He has a variety of English and Indian voices in his stock, some old and feeble, some dry and sober, some young, some ingratiating and servile,some mean and domineering, some snobbish--as good as an excellent movie.His soft, even-tempered voicing of Forster's narration (when not in dialogue)allows the listener to consider the author's social and religious commentaryas well as hear some wonderous passages of descriptive poetry.
No. I wanted to savor it in its several parts and let the meaning of every scene sink in well enough before moving on to the next.
"Value for money - a classic to enjoy over again"
E.M. Forster's famous novel is a fascinating and alluring drama of race relations in India under the Raj. It depicts the power and prejudice of the ruling white class, and what happens when Adela Quested, fresh from England, seeks to experience the 'real India' and socialise with Hindu and Muslim men and women. It's an unforgettable portrait of India under the Raj and the political tensions which ultimately led to Indian independence.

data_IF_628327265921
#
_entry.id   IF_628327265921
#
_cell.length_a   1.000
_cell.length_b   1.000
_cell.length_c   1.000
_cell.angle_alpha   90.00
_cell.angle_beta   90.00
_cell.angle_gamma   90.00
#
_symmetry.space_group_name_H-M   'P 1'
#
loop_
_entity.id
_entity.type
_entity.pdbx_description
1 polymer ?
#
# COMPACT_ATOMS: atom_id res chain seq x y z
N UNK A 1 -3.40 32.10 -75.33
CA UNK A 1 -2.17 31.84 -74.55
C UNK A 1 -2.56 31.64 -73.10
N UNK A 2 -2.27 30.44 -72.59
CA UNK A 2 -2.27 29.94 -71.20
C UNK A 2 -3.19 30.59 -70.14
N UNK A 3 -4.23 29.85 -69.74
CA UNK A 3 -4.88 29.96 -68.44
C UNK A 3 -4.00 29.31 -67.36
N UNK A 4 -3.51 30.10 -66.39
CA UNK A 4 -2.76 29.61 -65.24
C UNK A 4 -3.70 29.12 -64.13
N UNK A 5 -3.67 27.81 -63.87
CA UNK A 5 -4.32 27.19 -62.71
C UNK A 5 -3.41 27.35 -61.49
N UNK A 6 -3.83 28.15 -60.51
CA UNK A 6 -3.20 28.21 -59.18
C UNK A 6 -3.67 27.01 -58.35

I personally liked the open minded school teacher, Fielding, who was an outcast from the British Club because of his unorthodox attitudes. He stood by his Indian friend, Aziz - who was accused of rape - despite misunderstandings in their relationship.
I'm currently listening to Sam Dastor's reading of The Raj Quartet. Sam does a wonderful job of all the characters in the Raj Quartet, even better than in the A Passage to India.
I watched the film A Passage to India immediately after listening to Sam Dastor' reading, and it was fun seeing the story come to life on the screen. The film was a Merchant Ivory production, and of very high quality. I enjoyed spotting the differences between the two versions.
There's a mysterious quality to A Passage to India, an atmosphere that, even today, is unique to India.